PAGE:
PEMBROKE PARK, Fla. – Two Atlantic storms were named Tuesday, with Tropical Storm Nana forming out of a disturbance in the Caribbean and then Tropical Storm Omar organizing for what could be a short run east of North Carolina.
Neither is a threat to South Florida, but both break records for the earliest storm named for their letter.
The earliest “N” storm in an Atlantic hurricane season had been Nate on Sept. 6, 2005, while the earliest “O” had been Ophelia, formed on Sept. 7, 2005.
Tropical Storm Nana
Located about 590 miles east of Belize City, Nana has maximum sustained winds of 50 mph, according to the National Hurricane Center, which declared it a tropical storm shortly after noon upon receiving data from Air Force Reserve reconnaissance aircraft.
Those Hurricane Hunters were investigating to see if they could find a closed circulation in what had been previously called Potential Tropical Cyclone Sixteen.
“On the forecast track, Nana will be moving near but north of the coast of Honduras on Wednesday and likely be approaching the coast of Belize on Thursday,” the Hurricane Center said in its 5 p.m. advisory. “Strengthening is forecast during the next 48 hours, and Nana could become a hurricane just prior to landfall on Thursday.”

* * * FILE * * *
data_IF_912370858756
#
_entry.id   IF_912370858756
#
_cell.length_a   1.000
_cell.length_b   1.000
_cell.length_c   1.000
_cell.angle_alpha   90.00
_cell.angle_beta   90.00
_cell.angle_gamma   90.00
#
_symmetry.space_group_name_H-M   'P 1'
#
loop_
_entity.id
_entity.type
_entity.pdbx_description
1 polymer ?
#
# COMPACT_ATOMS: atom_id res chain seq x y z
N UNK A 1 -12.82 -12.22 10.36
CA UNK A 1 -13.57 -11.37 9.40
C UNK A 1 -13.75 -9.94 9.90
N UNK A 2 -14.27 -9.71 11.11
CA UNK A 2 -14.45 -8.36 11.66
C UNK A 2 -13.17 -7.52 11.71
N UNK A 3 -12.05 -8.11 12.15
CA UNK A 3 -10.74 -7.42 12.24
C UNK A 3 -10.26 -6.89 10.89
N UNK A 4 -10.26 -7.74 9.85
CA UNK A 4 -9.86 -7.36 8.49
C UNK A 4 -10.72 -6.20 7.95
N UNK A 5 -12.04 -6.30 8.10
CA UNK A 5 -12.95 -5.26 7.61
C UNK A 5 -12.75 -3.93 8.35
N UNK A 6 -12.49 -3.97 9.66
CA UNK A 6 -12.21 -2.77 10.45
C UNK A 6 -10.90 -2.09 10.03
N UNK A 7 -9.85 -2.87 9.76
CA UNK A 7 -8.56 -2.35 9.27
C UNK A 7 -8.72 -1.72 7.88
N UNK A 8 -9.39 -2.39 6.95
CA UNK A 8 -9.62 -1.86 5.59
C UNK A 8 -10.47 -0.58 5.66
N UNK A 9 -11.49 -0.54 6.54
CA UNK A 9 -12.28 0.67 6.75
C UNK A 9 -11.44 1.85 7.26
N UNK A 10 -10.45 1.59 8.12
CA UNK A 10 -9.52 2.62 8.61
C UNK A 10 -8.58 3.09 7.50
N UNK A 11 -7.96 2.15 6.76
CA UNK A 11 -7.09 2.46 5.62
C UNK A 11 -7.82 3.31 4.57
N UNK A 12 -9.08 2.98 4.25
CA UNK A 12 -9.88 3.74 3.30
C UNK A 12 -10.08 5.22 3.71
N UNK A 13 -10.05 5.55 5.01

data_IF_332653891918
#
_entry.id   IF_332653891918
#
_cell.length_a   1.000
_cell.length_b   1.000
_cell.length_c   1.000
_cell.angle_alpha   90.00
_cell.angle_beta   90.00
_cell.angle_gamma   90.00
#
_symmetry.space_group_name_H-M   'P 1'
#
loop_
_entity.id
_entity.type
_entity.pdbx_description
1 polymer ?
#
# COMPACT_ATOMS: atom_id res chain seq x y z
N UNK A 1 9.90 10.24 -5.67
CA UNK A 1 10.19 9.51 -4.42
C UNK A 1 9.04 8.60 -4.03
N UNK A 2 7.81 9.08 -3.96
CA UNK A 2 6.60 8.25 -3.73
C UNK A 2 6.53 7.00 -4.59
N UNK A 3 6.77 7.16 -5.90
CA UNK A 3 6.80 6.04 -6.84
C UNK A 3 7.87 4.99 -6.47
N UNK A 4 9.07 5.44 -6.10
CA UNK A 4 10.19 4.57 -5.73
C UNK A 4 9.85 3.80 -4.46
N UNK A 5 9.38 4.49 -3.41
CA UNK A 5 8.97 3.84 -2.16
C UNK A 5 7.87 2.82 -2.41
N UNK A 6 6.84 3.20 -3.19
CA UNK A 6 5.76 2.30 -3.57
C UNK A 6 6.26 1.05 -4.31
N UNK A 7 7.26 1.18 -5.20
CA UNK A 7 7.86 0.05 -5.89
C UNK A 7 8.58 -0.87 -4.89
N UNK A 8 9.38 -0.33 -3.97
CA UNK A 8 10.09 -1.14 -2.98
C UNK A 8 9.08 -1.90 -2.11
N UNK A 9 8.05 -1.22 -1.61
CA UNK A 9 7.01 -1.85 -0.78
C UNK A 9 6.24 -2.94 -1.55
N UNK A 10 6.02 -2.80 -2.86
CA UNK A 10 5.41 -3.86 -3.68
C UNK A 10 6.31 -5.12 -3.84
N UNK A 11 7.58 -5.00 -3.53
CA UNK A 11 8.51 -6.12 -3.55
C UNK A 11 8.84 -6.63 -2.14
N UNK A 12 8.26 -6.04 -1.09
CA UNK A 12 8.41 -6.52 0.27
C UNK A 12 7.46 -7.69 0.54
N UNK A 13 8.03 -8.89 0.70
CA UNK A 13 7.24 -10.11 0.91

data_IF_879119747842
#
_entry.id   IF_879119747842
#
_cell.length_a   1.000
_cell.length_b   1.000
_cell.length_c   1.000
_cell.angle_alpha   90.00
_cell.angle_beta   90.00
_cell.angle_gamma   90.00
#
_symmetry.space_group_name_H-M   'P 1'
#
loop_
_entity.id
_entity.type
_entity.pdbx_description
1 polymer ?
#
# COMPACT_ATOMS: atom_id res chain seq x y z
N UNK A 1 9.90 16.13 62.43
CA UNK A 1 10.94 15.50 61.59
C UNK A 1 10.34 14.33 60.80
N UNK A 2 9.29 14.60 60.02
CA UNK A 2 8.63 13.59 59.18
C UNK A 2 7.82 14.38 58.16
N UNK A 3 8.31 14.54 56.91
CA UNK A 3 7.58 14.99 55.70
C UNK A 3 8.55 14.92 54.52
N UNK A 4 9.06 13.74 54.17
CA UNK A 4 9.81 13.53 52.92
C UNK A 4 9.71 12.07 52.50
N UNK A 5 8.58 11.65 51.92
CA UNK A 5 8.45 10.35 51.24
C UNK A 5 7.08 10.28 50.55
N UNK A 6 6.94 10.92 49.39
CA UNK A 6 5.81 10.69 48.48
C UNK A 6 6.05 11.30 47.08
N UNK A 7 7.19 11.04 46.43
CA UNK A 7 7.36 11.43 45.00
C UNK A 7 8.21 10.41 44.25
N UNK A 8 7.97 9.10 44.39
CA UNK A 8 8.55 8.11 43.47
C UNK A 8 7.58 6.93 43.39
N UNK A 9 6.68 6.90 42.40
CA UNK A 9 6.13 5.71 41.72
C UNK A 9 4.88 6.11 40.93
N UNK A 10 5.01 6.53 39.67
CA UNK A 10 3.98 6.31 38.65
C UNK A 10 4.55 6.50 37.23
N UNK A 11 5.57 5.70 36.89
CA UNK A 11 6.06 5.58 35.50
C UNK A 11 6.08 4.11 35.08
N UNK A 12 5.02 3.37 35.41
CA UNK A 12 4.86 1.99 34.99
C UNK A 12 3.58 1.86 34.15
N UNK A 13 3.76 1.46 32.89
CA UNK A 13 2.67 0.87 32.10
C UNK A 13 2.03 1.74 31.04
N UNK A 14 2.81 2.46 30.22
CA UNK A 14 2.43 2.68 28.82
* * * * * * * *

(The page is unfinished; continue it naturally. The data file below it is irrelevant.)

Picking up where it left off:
A Tropical Storm Warning is in effect for Yucatan, Mexico, from Puerto Costa Maya to Chetumal.
A Tropical Storm Watch is in effect for Northern Honduras, Roatan Island and the Bay Islands of Honduras, the Caribbean Sea coast of Guatemala and Belize.
Tropical Storm Omar
Omar became a tropical storm around 5 p.m. Tuesday. It was about 225 miles east of Cape Hatteras, North Carolina, and heading further east.
The storm has maximum sustained winds of 40 mph but is not currently a threat to land and is forecast to weaken later in the week, far out in the Atlantic.